NEW YORK, New York - U.S. stocks lost ground on Wednesday as bond yields continued to spike. The technology sector again wore the brunt of the selling.
"There is a definite headwind for equity markets if yields go above the 1.5% level with most investors keeping an eye on the pace of yield growth," Michael Stritch, chief investment officer at BMO Wealth Management told Reuters Thomson Wednesday.
The Nasdaq Composite shed 361.04 points or 2.70 percent Wednesday, to close at 12,997.75.
The Dow Jones gave up 121.43 points or 0.39 percent to 31,270.09.
The Standard and Poor's 500 eased 50.56 points or 1.31 percent to 3,819.73.
The U.S. dollar was mixed. It rose a tad against the euro to 1.2072. The British pound edged higher to 1.3951. The Japanese yen was a fraction higher at 106.88. The Swiss franc fell to 0.9188.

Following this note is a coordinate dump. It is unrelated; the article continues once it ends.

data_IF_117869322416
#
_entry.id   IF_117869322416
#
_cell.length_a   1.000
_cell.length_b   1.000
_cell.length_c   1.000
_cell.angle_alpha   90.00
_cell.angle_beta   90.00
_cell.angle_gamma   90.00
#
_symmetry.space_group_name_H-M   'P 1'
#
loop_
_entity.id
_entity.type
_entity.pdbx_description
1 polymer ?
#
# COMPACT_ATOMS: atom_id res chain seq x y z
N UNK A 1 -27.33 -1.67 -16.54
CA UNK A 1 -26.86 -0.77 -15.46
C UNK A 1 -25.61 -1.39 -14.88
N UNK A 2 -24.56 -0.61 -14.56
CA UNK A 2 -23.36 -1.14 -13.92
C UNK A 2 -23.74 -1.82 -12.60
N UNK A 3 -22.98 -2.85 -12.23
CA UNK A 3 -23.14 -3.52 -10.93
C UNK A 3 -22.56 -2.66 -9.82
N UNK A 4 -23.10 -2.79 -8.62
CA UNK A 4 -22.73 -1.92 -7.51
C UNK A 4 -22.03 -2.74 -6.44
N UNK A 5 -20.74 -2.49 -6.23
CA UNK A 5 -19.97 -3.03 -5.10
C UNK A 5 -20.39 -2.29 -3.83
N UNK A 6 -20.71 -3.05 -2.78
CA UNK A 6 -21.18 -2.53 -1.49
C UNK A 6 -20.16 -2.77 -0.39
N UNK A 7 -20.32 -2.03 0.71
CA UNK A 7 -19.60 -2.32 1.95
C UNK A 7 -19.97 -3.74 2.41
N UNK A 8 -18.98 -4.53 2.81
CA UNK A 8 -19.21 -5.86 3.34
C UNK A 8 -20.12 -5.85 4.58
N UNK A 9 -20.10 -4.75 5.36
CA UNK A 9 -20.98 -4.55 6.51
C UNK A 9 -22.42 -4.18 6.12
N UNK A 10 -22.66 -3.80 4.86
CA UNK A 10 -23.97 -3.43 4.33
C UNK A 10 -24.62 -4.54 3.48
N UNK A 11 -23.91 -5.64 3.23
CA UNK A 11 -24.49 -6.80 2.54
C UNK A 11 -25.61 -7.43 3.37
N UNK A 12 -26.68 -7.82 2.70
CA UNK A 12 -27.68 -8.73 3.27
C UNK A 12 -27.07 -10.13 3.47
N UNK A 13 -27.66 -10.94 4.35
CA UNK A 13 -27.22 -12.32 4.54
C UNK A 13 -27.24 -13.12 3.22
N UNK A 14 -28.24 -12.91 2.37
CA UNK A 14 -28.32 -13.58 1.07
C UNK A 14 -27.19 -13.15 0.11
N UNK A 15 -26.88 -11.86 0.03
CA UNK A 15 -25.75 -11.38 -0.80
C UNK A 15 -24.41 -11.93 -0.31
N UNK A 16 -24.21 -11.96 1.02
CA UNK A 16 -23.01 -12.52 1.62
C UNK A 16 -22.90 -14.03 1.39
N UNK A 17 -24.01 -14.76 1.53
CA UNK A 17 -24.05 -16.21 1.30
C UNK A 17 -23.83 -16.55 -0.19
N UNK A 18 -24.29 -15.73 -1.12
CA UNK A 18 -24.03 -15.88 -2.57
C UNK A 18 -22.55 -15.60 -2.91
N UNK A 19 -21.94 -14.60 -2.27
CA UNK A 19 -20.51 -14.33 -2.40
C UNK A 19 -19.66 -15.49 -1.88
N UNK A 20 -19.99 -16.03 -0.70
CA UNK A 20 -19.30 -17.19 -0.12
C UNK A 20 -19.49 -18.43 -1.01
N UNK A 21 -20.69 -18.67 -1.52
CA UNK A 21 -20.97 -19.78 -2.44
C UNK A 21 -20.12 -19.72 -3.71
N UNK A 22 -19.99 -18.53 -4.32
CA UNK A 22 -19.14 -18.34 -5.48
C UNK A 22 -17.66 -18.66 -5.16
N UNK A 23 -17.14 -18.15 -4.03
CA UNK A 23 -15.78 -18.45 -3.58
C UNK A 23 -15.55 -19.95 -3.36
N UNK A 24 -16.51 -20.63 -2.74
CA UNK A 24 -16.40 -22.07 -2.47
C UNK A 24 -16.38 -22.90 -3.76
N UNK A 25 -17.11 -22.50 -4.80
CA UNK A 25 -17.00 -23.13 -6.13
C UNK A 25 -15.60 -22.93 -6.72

The Canadian dollar was unchanged at 1.2131. The Australian dollar eased to 0.7793. The New Zealand dollar weakened to 0.7261.
On overseas equity markets, the FTSE 100 in London strengthened by 0.93 percent. The Dax in Germany rose 0.29 percent. In Paris, France the CAC 40 added 0.35 percent.
On Asian markets, the Hang Seng in Hong Kong was the stand-out with the key index rising 784.56 points or 2.70 percent to 29,880.42.
In Tokyo, the Nikkei 225 climbed 150.93 points or 0.51 percent to 29,559.10.
China's Shanghai Composite rose 68.31 points or 1.95 percent to 3,576.90.
The Australian market was helped by strong GDP data being recorded in the fourth quarter of 2020. The economy grew at a rate of 3.10 percent, well ahead of projections of 2.50 percent.
"The big picture is that while the initial recovery through the first half of 2021 may still be subject to air-pockets and jobs vulnerabilities linger... Australia is unambiguously on a surer path to sustained recovery," Reuters Thomson quoted Mizuho analysts as saying in a note.
The Australian All Ordinaries stacked on 58.00 points or 0.83 percent to close at 7,067.90.